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Version: ZIO 2.x

Introduction to ZIO Optics

ZIO Optics is a library that makes it easy to modify parts of larger data structures based on a single representation of an optic as a combination of a getter and setter.

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When we are working with immutable nested data structures, updating and reading operations could be tedious with lots of boilerplates. Optics is a functional programming construct that makes these operations more clear and readable.

Key features of ZIO Optics:

  • Unified Optic Data Type — All the data types like Lens, Prism, Optional, and so forth are type aliases for the core Optic data type.
  • Composability — We can compose optics to create more advanced ones.
  • Embracing the Tremendous Power of Concretion — Using concretion instead of unnecessary abstractions, makes the API more ergonomic and easy to use.
  • Integration with ZIO Data Types — It supports effectful and transactional optics that works with ZIO data structures like Ref and TMap.
  • Helpful Error Channel — Like ZIO, the Optics data type has error channels to include failure details.
  • Zero dependencies - No dependencies other than ZIO itself.
  • No unnecessary abstractions - Concrete representation makes it easy to learn.

The optic also handles the possibility of failure for us, failing with an OpticFailure that is a subtype of Throwable and contains a helpful error message if the key cannot be found.

ZIO Optics makes it easy to compose more complex optics from simpler ones, to define optics for your own data types, and to work with optics that use ZIO or STM effects.


In order to use this library, we need to add the following line in our build.sbt file:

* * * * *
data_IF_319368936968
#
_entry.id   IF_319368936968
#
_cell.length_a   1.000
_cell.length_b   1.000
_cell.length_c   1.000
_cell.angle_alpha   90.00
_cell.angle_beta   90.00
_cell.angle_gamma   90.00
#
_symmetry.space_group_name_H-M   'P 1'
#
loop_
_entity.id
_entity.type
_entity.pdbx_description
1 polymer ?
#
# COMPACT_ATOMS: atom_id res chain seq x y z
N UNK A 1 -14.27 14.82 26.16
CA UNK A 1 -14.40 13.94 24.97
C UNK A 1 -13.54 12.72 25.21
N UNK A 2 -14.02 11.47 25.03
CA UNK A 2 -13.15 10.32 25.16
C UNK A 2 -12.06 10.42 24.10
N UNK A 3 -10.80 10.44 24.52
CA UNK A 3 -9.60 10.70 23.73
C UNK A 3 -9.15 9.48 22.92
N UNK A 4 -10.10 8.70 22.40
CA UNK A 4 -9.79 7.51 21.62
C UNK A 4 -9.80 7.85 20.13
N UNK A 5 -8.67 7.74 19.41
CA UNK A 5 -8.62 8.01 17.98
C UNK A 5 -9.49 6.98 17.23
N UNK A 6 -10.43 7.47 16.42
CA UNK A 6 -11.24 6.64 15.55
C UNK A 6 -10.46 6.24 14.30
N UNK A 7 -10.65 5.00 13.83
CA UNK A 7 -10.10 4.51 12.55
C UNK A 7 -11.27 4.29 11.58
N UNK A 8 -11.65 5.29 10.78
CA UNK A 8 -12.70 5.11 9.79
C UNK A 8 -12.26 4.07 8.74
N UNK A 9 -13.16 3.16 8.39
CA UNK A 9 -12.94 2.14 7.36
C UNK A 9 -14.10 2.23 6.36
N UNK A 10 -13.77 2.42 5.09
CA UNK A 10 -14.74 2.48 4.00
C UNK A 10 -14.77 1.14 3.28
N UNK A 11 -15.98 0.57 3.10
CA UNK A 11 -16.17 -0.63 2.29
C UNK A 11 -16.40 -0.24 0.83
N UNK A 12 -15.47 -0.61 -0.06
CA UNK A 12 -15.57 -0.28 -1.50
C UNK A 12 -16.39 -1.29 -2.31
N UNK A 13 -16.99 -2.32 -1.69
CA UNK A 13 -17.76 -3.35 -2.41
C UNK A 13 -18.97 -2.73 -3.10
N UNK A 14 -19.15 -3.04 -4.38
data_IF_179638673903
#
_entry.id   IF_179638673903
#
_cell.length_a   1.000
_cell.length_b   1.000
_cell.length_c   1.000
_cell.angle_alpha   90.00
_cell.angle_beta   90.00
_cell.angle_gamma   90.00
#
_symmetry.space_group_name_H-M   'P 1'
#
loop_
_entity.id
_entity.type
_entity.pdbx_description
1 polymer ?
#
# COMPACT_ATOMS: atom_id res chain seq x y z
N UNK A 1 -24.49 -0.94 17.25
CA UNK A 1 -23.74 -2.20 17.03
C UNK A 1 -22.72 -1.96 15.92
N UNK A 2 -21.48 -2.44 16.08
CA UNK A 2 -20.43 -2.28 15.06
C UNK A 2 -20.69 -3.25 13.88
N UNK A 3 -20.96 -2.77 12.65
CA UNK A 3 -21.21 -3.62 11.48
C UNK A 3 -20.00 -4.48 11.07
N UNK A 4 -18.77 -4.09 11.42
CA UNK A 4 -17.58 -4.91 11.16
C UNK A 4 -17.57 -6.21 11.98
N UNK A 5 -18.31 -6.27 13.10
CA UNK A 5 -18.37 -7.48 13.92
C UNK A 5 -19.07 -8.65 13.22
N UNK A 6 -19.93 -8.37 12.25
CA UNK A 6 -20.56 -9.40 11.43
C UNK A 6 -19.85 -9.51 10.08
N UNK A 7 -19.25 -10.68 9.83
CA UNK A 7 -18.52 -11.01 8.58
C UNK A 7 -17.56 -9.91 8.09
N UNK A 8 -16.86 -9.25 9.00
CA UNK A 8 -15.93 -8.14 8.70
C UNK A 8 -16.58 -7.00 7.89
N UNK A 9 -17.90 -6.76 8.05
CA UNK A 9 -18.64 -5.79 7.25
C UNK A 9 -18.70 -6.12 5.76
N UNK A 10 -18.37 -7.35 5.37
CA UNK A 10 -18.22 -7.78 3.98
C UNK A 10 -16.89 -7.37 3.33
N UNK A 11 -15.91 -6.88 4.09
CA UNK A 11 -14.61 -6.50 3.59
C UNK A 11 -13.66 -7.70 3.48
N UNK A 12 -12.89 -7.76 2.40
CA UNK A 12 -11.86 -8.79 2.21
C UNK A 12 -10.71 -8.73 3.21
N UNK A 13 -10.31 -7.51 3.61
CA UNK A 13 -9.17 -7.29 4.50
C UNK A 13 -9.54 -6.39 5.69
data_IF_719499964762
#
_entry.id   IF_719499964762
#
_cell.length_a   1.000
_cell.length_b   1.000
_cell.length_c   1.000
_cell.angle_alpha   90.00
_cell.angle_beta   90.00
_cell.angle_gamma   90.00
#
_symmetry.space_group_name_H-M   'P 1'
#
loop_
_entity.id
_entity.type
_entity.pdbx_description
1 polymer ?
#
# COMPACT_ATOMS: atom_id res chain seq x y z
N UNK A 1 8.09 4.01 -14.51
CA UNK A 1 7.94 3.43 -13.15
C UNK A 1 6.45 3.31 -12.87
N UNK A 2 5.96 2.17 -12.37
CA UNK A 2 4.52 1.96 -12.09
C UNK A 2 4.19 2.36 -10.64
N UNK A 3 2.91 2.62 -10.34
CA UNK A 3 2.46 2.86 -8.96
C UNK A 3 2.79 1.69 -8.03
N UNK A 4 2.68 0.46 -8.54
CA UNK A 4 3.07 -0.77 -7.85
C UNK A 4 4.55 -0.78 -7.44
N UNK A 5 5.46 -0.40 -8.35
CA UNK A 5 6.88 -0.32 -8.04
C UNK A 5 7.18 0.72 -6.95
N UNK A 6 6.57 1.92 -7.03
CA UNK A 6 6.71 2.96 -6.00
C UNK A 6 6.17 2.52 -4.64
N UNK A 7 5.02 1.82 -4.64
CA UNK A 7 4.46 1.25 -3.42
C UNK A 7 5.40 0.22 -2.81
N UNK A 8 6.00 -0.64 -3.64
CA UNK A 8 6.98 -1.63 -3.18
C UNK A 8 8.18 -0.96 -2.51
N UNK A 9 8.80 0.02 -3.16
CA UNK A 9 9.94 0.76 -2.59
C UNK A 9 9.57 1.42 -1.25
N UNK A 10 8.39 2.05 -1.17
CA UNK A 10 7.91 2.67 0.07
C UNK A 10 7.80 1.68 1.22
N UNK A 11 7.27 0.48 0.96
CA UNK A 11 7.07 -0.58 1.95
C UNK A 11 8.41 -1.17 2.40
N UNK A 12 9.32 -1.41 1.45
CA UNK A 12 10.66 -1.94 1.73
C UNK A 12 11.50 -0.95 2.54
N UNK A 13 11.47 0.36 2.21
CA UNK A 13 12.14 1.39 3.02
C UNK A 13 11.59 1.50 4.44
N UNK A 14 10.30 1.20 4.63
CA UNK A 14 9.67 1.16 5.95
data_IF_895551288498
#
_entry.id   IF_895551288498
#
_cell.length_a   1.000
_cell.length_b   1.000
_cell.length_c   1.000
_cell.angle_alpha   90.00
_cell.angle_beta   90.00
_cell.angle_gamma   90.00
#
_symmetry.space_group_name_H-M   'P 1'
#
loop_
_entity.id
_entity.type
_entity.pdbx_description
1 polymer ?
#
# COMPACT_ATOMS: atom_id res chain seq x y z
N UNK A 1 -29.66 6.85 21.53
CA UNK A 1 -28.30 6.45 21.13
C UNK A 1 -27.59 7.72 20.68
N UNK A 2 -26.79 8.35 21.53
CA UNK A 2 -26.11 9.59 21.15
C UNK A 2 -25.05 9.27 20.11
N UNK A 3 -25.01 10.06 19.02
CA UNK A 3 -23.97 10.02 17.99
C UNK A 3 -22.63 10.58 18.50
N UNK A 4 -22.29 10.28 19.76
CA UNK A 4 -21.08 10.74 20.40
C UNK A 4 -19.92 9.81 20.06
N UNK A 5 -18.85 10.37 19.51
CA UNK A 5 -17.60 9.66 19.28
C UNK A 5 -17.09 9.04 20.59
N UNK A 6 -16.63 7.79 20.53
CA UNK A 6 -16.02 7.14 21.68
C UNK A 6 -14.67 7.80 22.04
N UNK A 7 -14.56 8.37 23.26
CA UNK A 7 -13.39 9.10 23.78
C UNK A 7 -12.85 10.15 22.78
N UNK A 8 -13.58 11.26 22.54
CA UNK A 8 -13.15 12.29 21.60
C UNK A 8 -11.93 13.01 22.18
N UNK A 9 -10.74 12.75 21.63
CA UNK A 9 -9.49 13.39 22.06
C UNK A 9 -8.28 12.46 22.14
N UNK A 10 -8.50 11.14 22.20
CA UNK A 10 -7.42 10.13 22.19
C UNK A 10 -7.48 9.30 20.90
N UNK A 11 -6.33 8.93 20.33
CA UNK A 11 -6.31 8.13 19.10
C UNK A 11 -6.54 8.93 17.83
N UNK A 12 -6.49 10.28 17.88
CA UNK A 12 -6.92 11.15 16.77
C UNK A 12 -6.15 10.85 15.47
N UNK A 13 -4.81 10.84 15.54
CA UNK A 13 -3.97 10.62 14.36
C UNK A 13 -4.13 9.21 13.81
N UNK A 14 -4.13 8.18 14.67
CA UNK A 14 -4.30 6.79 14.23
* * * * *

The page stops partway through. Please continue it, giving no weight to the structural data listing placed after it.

libraryDependencies += "dev.zio" %% "zio-optics" % "0.2.1"


ZIO Optics makes it easy to modify parts of larger data structures. For example, say we have a web application where users can vote on which of various topics they are interested in. We maintain our state of how many votes each topic has received as a Ref[Map[String, Int]].

import zio._

lazy val voteRef: Ref[Map[String, Int]] =

If we want to increment the number of votes for one of the topics here is what it would look like:

def incrementVotes(topic: String): Task[Unit] =
voteRef.modify { voteMap =>
voteMap.get(topic) match {
case Some(votes) =>
(ZIO.unit, voteMap + (topic -> (votes + 1)))
case None =>
val message = s"voteMap $voteMap did not contain topic $topic"
( NoSuchElementException(message)), voteMap)

This is alright, but there is a lot of code here for a relatively simple operation of incrementing one of the keys. We have to get the value from the Ref, then get the value from the Map, and finally set the new value in the Map.

We also have to explicitly handle the possibility that the value is not in the map. And this is all for a relatively simple data structure!

Here is what this would look like with ZIO Optics.

import zio.optics._

def incrementVotes(topic: String): Task[Unit] =
voteRef.key(topic).update(_ + 1)

The key optic "zooms in" on part of a larger structure, in this case transforming the Ref[Map[String, Int]] into a Ref that accesses the value at the specified key. We can then simply call the update operator on Ref to increment the value.

Let's try another example. We are going to update a nested data structure using ZIO Optics:

import zio.optics._

case class Developer(name: String, manager: Manager)
case class Manager(name: String, rating: Rating)
case class Rating(upvotes: Int, downvotes: Int)

val developerLens = Lens[Developer, Manager](
get = developer => Right(developer.manager),
set = manager => developer => Right(developer.copy(manager = manager))

val managerLens = Lens[Manager, Rating](
get = manager => Right(manager.rating),
set = rating => manager => Right(manager.copy(rating = rating))

val ratingLens = Lens[Rating, Int](
get = rating => Right(rating.upvotes),
set = upvotes => rating => Right(rating.copy(upvotes = upvotes))

// Composing lenses
val optic = developerLens >>> managerLens >>> ratingLens

val jane = Developer("Jane", Manager("Steve", Rating(0, 0)))
val updated = optic.update(jane)(_ + 1)



  • Zymposium - Optics by Adam Fraser and Kit Langton (June 2021) — Optics are great tools for working with parts of larger data structures and come up in disguise in many places such as ZIO Test assertions.